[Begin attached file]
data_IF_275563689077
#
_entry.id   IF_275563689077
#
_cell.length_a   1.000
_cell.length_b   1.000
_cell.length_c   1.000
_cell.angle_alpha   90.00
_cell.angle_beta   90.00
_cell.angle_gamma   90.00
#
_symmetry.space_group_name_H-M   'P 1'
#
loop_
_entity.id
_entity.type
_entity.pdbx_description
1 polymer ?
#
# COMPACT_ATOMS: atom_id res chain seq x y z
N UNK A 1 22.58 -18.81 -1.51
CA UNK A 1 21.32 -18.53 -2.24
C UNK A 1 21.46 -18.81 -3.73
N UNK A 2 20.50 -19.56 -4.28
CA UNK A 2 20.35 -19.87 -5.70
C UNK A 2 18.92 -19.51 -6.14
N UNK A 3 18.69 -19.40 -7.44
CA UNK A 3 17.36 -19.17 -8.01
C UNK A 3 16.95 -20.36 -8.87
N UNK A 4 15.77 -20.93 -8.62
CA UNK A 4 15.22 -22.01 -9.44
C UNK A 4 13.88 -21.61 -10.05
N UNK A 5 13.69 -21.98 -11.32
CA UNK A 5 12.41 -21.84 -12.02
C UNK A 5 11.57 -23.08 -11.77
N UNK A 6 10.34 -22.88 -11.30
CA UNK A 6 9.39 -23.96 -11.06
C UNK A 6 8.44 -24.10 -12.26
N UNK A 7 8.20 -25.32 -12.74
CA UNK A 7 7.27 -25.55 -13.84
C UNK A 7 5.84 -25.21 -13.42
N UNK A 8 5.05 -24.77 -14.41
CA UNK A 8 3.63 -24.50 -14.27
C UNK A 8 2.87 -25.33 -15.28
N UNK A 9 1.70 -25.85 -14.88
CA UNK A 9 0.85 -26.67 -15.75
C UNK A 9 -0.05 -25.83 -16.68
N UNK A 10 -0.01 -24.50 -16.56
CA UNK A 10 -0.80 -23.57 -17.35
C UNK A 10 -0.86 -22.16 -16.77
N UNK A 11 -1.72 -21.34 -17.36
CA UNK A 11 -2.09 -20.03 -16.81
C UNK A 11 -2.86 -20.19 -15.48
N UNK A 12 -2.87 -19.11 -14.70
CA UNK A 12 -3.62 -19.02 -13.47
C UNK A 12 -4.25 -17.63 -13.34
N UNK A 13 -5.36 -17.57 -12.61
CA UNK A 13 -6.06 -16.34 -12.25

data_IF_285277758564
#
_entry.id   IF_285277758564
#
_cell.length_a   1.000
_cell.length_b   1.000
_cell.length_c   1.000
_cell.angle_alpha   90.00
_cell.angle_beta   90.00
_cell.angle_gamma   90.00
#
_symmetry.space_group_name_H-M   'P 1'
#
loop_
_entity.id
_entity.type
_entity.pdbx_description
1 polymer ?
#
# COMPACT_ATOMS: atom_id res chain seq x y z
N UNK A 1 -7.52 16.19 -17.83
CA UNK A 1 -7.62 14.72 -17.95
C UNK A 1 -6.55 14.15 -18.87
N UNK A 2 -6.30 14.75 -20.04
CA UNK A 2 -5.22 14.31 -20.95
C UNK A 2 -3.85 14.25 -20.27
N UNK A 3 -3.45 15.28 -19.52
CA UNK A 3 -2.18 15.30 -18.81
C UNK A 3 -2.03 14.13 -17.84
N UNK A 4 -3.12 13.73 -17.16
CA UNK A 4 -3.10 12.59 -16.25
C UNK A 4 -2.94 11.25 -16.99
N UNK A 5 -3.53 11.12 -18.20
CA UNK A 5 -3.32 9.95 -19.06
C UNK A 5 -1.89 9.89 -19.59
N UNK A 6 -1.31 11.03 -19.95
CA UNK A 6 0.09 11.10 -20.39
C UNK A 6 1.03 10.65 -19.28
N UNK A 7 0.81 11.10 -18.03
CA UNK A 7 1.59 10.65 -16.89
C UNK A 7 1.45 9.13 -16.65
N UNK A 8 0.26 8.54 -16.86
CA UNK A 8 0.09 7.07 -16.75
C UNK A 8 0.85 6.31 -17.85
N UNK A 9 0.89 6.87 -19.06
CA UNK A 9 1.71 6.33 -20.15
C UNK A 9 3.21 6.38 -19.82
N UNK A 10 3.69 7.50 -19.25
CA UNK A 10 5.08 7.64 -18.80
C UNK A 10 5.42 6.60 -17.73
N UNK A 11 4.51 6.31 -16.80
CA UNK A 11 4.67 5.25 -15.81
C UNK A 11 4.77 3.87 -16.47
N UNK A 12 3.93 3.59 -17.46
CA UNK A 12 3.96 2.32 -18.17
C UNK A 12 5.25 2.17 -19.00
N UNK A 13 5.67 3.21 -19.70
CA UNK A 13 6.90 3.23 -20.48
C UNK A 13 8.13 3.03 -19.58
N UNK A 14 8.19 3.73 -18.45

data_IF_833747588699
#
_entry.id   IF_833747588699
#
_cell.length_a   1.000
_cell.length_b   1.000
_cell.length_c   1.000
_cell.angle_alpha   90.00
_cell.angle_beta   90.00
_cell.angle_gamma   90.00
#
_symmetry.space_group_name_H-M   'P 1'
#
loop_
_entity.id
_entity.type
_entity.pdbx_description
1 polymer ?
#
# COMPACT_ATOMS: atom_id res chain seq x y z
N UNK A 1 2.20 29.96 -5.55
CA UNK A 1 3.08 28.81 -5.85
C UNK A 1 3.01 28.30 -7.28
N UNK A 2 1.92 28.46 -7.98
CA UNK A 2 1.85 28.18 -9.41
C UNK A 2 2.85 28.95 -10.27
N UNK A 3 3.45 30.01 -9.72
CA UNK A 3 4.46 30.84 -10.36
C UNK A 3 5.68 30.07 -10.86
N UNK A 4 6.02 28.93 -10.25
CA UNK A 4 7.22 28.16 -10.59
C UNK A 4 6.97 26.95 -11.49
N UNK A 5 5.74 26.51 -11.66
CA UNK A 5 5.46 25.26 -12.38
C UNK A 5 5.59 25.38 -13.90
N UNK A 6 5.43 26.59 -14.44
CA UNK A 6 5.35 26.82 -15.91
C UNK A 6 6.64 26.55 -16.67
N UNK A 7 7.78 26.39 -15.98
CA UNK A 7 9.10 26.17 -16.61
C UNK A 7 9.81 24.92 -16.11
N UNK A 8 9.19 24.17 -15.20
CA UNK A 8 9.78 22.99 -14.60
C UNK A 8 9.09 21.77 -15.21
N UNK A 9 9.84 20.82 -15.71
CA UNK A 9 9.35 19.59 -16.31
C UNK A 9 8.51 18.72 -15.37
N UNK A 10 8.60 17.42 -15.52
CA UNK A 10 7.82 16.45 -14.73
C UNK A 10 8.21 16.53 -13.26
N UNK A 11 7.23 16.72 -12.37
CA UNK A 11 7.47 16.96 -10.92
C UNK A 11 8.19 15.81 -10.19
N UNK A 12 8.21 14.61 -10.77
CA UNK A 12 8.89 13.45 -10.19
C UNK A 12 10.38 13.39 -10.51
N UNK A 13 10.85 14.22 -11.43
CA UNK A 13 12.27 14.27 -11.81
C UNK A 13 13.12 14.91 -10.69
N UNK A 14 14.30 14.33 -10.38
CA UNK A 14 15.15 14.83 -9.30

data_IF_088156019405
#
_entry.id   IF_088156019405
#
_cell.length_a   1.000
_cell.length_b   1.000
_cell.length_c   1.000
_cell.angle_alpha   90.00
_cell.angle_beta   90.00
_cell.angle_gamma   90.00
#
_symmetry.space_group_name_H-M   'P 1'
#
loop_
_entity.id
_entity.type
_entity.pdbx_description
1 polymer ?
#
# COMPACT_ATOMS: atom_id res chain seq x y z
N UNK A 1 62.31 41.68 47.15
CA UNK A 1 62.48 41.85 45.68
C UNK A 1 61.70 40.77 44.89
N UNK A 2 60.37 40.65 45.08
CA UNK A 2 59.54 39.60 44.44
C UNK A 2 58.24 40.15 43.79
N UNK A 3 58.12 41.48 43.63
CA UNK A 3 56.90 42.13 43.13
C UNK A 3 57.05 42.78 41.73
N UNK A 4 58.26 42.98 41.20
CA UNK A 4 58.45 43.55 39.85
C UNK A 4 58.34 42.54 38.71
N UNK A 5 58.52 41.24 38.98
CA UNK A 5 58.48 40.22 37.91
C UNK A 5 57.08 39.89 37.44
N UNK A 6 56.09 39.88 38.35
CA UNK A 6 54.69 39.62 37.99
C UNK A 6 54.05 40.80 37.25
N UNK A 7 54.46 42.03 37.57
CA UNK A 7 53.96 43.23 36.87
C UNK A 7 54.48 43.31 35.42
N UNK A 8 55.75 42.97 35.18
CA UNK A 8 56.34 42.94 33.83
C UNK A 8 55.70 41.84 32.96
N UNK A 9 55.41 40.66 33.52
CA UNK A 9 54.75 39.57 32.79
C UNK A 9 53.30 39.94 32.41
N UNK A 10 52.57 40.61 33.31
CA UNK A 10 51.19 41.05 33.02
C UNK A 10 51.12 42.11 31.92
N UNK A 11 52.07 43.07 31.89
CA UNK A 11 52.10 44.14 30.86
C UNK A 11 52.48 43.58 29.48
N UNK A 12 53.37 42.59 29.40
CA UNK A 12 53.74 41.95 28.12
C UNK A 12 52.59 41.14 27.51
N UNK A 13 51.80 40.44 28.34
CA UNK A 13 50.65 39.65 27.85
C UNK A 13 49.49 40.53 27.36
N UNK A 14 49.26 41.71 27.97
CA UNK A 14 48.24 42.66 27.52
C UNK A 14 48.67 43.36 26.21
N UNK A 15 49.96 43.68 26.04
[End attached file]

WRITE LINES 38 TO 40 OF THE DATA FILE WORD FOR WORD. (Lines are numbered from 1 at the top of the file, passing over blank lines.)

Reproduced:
C UNK A 6 8.44 -24.10 -12.26
N UNK A 7 8.20 -25.32 -12.74
CA UNK A 7 7.27 -25.55 -13.84